Admittedly, this statement sounds a little simplistic. Our research, however, suggests otherwise. When we started our community coalition work in Genesee County, we conducted a needs assessment using the Communities That Care (CTC) Youth Survey; from the results, we were able to identify two primary risk factors for alcohol, tobacco, and other drug (ATOD) use, and one of them was Favorable Parental Attitudes and Involvement in the Problem Behavior (also, a recent study in Orleans County identified sibling drug use as a key risk factor). Likewise, we identified four protective factors for improvement, and two of the four were: Family Attachment and Family Involvement. In the cases of both risk and prevention, then, family relations are a good half of the overall picture.
Why is this, exactly? I’m no psychologist, but I think I can point to some key things that everyone can recognize about family. In the midst of a loving and supportive family, people gain a sense of who they are and a sense of belonging.
No family is perfect, and oftentimes the more tightly knit a family is, the more fighting (in the more benign sense) there tends to be. Those of you who have had the experience of being parents and/or siblings can attest to this, right? But at its best, being part of a family can give each individual a sense of his/her part in a communal situation and of his/her responsibility towards others. By the same token, growing up within a broken or troubled family environment can impede one’s development in these areas.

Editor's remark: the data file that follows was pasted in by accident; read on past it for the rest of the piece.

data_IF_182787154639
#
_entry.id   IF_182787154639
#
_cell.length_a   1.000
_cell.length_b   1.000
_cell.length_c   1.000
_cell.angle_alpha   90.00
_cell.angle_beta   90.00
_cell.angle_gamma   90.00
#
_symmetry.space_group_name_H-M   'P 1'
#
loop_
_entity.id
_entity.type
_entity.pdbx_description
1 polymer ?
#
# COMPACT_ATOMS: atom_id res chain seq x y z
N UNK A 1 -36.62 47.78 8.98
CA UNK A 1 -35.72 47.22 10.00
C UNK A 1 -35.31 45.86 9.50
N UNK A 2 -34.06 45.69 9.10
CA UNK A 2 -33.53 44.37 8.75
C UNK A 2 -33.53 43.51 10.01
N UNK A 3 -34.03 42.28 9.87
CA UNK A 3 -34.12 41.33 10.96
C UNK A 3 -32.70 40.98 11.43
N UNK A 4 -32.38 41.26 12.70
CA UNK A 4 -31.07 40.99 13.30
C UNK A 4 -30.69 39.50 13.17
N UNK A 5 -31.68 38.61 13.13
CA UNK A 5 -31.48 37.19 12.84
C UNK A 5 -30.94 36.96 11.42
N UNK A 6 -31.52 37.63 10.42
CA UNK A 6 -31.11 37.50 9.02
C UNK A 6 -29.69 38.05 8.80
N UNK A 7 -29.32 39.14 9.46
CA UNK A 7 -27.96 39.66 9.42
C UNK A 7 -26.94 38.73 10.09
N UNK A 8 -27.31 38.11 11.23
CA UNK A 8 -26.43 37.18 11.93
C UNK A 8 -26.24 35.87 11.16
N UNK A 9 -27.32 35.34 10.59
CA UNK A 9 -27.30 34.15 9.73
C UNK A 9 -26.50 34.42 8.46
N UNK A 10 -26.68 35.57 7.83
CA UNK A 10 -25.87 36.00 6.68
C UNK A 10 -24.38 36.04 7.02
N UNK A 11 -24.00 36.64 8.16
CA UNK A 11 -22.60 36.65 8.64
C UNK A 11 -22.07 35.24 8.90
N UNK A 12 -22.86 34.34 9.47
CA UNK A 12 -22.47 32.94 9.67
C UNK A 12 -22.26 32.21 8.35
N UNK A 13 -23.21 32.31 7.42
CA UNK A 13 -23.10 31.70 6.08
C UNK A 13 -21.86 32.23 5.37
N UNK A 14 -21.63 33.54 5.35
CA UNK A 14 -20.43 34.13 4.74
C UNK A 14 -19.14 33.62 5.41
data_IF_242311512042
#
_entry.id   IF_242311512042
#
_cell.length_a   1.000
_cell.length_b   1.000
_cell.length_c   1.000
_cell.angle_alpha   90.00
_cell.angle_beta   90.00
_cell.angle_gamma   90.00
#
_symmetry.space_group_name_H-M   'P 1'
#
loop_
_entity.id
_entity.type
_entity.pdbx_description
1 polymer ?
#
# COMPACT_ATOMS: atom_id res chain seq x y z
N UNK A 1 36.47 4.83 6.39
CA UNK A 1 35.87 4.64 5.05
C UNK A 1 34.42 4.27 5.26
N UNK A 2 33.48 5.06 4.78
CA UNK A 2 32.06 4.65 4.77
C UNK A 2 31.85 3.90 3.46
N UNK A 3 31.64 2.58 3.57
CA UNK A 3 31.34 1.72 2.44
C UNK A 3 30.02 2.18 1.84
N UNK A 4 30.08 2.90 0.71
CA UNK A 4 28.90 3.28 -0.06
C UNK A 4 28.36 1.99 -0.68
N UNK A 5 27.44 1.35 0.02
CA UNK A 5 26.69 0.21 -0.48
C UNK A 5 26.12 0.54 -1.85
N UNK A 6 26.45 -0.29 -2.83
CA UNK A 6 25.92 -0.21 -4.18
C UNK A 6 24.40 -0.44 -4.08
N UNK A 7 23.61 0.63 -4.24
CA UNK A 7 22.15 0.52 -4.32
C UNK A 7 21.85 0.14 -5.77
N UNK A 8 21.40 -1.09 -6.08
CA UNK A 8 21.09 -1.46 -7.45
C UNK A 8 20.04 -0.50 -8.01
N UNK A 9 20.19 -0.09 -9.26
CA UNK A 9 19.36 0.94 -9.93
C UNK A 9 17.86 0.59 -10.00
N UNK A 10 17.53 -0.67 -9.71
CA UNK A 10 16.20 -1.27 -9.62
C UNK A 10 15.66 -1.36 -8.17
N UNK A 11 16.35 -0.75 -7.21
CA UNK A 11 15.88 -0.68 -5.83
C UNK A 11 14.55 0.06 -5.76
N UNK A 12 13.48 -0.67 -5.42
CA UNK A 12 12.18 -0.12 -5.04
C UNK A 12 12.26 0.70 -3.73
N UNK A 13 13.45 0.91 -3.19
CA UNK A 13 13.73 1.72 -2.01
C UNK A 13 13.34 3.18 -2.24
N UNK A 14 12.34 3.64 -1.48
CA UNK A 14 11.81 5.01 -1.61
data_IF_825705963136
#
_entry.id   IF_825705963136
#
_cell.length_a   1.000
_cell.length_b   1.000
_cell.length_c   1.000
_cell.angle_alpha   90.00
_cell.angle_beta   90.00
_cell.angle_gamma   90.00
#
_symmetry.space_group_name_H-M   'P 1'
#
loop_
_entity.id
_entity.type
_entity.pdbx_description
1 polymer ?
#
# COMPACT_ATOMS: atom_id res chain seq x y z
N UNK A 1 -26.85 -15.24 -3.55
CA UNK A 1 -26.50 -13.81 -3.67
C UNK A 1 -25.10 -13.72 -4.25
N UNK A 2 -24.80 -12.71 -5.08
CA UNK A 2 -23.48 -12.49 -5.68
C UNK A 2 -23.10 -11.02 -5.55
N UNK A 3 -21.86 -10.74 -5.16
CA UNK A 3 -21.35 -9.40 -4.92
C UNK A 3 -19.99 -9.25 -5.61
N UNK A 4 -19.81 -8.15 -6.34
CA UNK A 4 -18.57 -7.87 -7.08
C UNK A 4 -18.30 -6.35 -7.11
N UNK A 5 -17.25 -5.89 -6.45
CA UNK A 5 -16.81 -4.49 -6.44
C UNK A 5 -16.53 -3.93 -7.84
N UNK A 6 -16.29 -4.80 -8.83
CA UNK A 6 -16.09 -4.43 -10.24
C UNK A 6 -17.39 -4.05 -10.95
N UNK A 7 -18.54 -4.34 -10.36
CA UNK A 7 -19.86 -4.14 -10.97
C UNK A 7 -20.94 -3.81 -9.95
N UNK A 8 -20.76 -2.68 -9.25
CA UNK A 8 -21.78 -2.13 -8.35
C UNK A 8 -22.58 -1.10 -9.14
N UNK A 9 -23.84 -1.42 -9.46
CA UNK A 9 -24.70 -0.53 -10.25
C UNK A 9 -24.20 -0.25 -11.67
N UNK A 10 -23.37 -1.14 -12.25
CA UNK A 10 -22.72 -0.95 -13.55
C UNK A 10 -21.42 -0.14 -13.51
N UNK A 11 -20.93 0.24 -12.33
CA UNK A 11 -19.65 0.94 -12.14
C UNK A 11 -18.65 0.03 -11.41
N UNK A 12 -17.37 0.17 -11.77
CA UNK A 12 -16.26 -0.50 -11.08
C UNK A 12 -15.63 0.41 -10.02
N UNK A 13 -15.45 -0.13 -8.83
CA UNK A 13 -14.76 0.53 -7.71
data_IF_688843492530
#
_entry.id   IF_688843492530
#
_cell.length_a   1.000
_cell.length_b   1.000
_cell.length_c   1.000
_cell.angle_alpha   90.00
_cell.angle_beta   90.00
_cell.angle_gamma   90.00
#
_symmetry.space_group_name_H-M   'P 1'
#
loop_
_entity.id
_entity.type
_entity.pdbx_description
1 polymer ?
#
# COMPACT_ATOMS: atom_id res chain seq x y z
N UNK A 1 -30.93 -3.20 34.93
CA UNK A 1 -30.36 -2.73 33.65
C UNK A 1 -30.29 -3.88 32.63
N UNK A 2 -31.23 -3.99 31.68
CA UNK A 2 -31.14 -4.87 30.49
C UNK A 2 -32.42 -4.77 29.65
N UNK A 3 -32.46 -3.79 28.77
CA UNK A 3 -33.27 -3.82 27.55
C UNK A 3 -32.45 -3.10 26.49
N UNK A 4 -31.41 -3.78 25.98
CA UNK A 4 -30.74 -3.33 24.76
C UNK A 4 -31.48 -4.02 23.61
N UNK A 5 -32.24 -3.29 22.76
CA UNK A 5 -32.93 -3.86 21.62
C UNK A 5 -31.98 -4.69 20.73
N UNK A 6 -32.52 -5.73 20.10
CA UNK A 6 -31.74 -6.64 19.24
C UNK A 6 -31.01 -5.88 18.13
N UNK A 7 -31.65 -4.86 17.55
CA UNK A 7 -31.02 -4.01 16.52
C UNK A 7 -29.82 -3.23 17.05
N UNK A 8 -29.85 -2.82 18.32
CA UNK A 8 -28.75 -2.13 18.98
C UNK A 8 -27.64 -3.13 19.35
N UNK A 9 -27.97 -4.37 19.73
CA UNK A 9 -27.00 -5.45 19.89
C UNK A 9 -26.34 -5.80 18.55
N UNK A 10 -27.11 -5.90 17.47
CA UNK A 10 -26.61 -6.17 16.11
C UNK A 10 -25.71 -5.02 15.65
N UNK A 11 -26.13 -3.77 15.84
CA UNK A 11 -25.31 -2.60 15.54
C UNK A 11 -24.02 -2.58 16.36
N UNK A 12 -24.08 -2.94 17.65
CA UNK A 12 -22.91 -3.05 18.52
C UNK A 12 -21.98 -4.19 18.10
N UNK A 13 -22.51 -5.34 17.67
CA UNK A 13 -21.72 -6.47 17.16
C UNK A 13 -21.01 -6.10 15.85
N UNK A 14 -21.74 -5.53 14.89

While this is not always the case, people often turn to drugs and alcohol to fill some kind of “gap” in their existences, to compensate for a lack of meaning in their lives. Could it be that the general sense of meaning that comes with and from family life (along with the headaches) has been weakened in recent years, and that this is a key contributive factor behind the aforementioned phenomenon?
A lot of people have talked about how the American family has suffered over the last 30-40 years. Certainly, the family lives of many of today’s youths are cases in point. I’d like, in the next segment of this 3-part post, to talk about my theory of what exactly has happened to the American family, before suggesting a remedial approach in the third part.
Photo courtesy of Shannon Ford
Tuesday, October 12, 2010
Click here to read the Yahoo! News article.
Tuesday, October 5, 2010
Click here to read.